Smog-free! 1975 Alfa Romeo Alfetta GT (plus bonus Milano Silver!)

There were no 1975 Alfa Romeos offered for sale new in California. Alfa was still working on changes to its emissions systems, and didn’t have those ready in time, so was forced to continue sales of 1974 cars well into 1975. Can you imagine what that does to dealers? Could you imagine that happening nowadays? Meanwhile, all the other states got the new Alfetta GT, the new Alfetta sedan, and the updated spider with the big rubber bumpers (okay, maybe they weren’t really missing out on that last one!). Well, the irony is that these cars are once again desirable in California because they are a small group of Alfettas that don’t need to pass smog testing. Find this rare Alfetta in Everett near Seattle, WA for $1200.

1975 Alfa Romeo Alfetta GT right rear

The car has clearly been parked outside for a while, but keeping in mind the limitations of photos on craigslist, it doesn’t seem to have a ton of rust. This car has a couple of interesting options – the non-standard turbina wheels and a Webasto sliding ragtop. Turbina wheels normally have a flatter face, but the spokes of these wheels have a different shape. This is the first sliding ragtop I’ve seen on an Alfetta – it was a popular option in England, and somewhat common on VW Beetles here, but rather unusual on an Alfa here. Obviously, you’d want to check carefully since it’s a potential cause for rust.

1975 Alfa Romeo Alfetta GT left front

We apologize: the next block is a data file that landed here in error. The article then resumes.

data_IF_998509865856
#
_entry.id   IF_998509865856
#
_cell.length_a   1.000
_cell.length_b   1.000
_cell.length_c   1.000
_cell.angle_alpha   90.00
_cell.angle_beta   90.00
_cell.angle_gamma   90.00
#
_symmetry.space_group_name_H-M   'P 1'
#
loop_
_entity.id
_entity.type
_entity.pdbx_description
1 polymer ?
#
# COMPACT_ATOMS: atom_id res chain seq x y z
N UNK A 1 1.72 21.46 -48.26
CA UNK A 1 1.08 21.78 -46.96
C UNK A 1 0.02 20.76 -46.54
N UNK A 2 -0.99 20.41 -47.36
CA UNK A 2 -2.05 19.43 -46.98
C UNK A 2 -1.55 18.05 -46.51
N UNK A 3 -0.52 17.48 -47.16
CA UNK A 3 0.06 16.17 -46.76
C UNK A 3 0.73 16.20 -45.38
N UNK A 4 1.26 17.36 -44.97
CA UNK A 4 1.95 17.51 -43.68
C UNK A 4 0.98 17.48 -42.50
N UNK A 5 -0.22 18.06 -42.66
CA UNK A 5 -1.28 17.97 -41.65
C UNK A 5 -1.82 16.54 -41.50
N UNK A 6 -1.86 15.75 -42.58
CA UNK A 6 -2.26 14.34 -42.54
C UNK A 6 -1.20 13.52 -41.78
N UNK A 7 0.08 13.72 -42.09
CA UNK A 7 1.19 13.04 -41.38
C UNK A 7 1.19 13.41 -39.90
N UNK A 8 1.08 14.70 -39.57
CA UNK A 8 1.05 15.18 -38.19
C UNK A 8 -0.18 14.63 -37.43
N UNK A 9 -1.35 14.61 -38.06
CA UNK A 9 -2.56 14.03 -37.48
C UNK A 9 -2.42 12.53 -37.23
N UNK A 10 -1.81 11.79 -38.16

Looks like there’s some kind of weird trim falling off the wheel-well. It’s non-standard, so you can probably safely remove it. The car will no doubt need a rebuilt drive shaft, having been off the road for 10 years. It was one of the first repairs I conducted on my own car, and while it requires attention to detail, is not terribly hard to remove and replace. For the actual rebuild, you’ll want to take it to a drive shaft specialist so they can balance it properly. The one hitch with this car is that since it’s a 1975 model, new giubos (flexible joints) will be hard to find, so you may want to convert to the new style. This requires a new drive shaft, giubos, center carrier bushing, and possibly more.

1975 Alfa Romeo Alfetta GT interior

The dashboard looks remarkably good compared to the usual sun-damaged landscape of fault lines. The carpet seems to have a rust stain, although it could just be dirt, and the shifter seems in remarkably good shape. The faux-wood shifter usually loses all its “wood” and turns white, while this one’s finish seems intact. That said, this is not stock for an early Alfetta – they typically have the standard round black knob found in Alfas from the late 1960s through about 1978. All in all, this car seems worth reviving, subject to an inspection. Hmm, I’m headed up to Everett late next month – perhaps this is one to check out!

1987 Alfa Romeo Milano Silver left front

On the subject of cheap Alfas, here’s a bonus! This 1987 Milano Silver (the lowest equipment level with cloth seats and hubcaps) looks remarkably decent for a backyard special. The seller purchased it in inoperable condition in 2006, and has all the paperwork. The body looks fairly straight, the interior is intact, and from what is visible, the car is fairly complete. Seems like a perfect candidate for a Lemons racer, listed here in downtown San Jose, CA for $300.


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